At the age of twenty-six, Poe married his now 13-year-old cousin Virginia Clemm, with whom he had fallen in love, and whom he had almost lost when her mother Maria threatened to send Virginia away to another relative. During that crisis, Poe had turned to alcohol to blunt his anguish. The couple's marriage certificate was falsified to state that Virginia was twenty-one. "Eddie" and Virginia appeared to have a lot of fun together, but Poe's writing career was in turmoil. Apart from the difficulty of making a living from the written word, he appeared to have a knack of sinking his own ship even when potential success was within his reach.
The grim realities of Poe's life and losses were reflected in his works, which are a mixture of morbid fears and the paranormal. He yearned for a connection with the afterlife. "The boundaries which divide life from death are, at best, shadowy and vague," he wrote in The Premature Burial. "Who shall say where the one ends and where the other begins?" This is a question we pose in modern times in connection with near-death experiences.
Poe wrestled with the juxtaposed existence of order and chaos, rationality and madness. In 1841, Poe published what is widely considered the first detective story, The Murders in the Rue Morgue featuring his fictional French detective Auguste Dupin, considered Sherlock Holmes's direct forerunner. Dupin uses analytic reasoning to solve the mystery of a number of vicious slashing murders that defy solution. Historians speculate that Poe, for whom logic was very important, created the detective story because of his need for logic and order (a notion I highly relate to).
The Masque Of The Red Death was likely a reflection of the awfulness of witnessing his mother coughing up blood as she lay dying of tuberculosis, which was called "consumption" at the time. This is a truly macabre and grim narrative, and no wonder. Poe had lost his mother, stepmother, and brother to TB. He had an abiding fear of the disease, and as if in a self-fulfilling prophecy, his beloved wife Virginia first coughed up blood one evening as she sang and played the piano. She was to die five hellish years later.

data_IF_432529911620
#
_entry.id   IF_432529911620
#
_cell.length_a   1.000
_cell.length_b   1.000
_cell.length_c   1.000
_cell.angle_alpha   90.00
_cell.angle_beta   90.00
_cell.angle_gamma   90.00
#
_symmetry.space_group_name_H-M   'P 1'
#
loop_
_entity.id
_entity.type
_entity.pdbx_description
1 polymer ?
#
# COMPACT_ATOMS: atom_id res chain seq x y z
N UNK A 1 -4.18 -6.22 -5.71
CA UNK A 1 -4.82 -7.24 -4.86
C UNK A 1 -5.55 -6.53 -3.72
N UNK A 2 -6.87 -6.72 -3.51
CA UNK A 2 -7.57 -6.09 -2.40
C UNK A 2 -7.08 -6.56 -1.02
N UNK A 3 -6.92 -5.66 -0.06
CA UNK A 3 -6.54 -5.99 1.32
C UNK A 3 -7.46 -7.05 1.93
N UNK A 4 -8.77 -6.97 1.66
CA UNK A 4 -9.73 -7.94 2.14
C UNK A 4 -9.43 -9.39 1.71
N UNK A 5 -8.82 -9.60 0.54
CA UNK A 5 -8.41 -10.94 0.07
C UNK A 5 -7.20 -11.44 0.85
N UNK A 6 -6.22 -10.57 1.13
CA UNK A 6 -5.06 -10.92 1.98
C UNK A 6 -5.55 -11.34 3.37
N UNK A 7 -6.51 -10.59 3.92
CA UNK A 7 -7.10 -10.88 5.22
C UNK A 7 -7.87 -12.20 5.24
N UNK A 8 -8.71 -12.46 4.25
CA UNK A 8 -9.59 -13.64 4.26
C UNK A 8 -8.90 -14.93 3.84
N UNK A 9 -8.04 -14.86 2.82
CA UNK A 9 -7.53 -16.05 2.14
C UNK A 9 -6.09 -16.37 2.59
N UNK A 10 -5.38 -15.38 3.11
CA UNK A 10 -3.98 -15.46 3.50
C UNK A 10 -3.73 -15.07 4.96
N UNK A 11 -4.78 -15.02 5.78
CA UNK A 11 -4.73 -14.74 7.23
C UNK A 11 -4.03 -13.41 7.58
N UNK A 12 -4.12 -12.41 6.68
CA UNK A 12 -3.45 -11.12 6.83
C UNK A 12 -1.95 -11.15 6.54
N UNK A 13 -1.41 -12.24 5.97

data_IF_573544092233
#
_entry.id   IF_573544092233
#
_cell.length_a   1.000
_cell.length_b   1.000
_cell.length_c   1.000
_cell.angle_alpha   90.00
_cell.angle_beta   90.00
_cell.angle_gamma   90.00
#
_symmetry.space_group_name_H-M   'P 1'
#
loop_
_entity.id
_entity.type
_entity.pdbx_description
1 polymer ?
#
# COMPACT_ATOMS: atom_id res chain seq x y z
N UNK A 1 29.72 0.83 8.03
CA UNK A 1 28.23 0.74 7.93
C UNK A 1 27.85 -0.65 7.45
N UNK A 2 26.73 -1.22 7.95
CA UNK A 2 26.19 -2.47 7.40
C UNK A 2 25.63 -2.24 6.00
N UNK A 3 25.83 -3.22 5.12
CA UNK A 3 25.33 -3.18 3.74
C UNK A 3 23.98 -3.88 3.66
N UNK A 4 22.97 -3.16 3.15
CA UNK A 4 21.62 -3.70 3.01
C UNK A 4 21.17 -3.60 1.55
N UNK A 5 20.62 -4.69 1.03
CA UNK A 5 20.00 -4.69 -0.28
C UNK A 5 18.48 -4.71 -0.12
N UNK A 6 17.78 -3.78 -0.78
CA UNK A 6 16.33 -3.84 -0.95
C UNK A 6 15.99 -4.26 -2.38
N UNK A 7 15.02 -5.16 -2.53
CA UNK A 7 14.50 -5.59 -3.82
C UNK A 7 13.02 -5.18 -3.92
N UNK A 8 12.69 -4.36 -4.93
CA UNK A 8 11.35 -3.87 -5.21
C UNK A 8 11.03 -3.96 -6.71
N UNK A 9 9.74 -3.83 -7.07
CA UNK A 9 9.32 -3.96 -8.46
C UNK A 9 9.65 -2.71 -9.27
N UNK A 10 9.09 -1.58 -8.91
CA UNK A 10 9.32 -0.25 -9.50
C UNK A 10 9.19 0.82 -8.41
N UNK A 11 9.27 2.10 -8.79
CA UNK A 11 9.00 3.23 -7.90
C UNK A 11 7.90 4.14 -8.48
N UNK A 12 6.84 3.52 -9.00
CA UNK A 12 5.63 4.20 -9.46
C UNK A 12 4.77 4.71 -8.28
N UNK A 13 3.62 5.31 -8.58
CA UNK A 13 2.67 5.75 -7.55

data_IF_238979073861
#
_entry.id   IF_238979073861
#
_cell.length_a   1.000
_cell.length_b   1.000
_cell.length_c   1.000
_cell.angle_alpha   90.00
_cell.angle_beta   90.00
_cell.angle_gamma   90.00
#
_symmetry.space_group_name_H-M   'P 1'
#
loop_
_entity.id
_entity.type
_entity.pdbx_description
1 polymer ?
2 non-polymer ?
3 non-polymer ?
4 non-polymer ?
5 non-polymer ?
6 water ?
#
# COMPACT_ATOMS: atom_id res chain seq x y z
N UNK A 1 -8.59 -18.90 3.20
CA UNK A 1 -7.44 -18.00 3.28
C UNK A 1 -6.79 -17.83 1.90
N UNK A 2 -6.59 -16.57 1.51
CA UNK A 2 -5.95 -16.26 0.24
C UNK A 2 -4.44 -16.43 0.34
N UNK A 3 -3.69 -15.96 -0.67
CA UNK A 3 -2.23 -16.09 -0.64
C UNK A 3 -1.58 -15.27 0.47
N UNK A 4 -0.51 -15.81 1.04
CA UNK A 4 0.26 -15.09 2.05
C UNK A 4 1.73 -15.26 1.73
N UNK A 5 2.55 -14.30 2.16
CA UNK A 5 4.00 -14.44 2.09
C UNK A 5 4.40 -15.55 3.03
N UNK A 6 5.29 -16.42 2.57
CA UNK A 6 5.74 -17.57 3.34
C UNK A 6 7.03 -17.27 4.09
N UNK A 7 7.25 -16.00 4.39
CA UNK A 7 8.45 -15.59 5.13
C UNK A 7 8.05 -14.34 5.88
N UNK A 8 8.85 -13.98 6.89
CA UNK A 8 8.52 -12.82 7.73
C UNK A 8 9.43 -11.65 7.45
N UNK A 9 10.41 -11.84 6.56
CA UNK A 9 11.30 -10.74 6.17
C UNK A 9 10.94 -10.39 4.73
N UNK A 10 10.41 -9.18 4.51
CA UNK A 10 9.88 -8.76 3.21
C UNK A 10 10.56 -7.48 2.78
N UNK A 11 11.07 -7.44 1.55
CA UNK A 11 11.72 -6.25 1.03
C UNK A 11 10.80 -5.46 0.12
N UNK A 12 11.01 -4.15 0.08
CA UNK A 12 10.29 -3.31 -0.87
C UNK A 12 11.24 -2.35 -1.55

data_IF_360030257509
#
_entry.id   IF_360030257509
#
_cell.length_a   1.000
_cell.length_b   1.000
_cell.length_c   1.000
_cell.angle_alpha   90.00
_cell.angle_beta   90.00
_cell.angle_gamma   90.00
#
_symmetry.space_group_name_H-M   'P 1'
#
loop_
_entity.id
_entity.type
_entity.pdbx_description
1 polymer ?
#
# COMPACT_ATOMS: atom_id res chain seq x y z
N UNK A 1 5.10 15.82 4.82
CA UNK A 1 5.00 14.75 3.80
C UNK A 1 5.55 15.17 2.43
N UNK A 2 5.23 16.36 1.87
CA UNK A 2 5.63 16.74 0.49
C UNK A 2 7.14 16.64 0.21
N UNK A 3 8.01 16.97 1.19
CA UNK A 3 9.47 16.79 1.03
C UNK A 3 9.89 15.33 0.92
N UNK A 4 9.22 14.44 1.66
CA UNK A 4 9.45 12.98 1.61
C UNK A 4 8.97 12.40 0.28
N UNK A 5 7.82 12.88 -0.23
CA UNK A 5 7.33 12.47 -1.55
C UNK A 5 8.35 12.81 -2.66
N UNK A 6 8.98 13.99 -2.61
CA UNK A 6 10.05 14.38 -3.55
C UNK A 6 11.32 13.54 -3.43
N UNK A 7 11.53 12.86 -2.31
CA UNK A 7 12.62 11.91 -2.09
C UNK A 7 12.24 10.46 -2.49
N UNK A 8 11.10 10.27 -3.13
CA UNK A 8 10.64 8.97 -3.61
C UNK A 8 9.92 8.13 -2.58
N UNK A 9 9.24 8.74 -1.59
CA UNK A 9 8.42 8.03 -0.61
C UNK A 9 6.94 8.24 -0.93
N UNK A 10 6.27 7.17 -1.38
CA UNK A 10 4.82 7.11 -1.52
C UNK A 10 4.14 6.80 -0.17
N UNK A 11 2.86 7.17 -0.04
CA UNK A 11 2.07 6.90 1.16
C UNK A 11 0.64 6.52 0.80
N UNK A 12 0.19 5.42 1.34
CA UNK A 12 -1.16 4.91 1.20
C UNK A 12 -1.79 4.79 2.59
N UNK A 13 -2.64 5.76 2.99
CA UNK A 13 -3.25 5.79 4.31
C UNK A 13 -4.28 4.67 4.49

In January 1845, as Virginia was battling TB, the New York Evening Mirror published Poe's poem The Raven (for which he earned a grand fourteen dollars). It was an absolute sensation, so much so that people related stories of nightmares involving ravens. People flocked to see the performances of The Raven, which is about a raven called Nevermore who appears to an anguished writer who has lost his beloved. It was in fact a foreshadowing of what he knew was to happen to Virginia. It is a chilling poem that he wrote as his wife lay dying. In his despair, he often drank.
In 1846, Poe moved his ailing wife to a cottage in Fordham, New York, where the winters were bleak and made Virginia's shaking chills even worse. Even at this point, Poe sometimes didn't have enough money to keep her fed. Her death left him shredded with grief and in constant, confused state of pursuit of female companionship. He became enamored of Helen Whitman, also a poet. She was a member of wealthy society. Poe proposed to her in a cemetery and she accepted, but his growing reputation of alcoholism led Whitman's mother to ask Poe to sign an agreement that he would stake no claim to any of her wealth. Poe was insulted and broke off the engagement.
Edgar Allan Poe's cottage in New York (Photo: elisank79/Shutterstock)
Poe deteriorated into severe alcoholism and paranoia even as he reconnected with an old flame from his teenage years, Lady Shelton. They became engaged and Poe was to set off from Richmond to New York to deliver the good news to Maria Clemm. At the time, he reportedly looked very ill, and then he disappeared for days until he was found semiconscious on a Baltimore street. He was delirious and wearing someone else's soiled clothing. No one could tell what had happened, some speculating it had been a political kidnapping. After being rushed to Washington College Hospital, he spent a feverish night. In the morning he regained consciousness long enough to say, "God help my soul," before he died.
"Thank Heaven! the crisis--the danger is past, and the lingering illness is over at last."
--From the poem, For Annie by Edgar Allan Poe (1809-1849)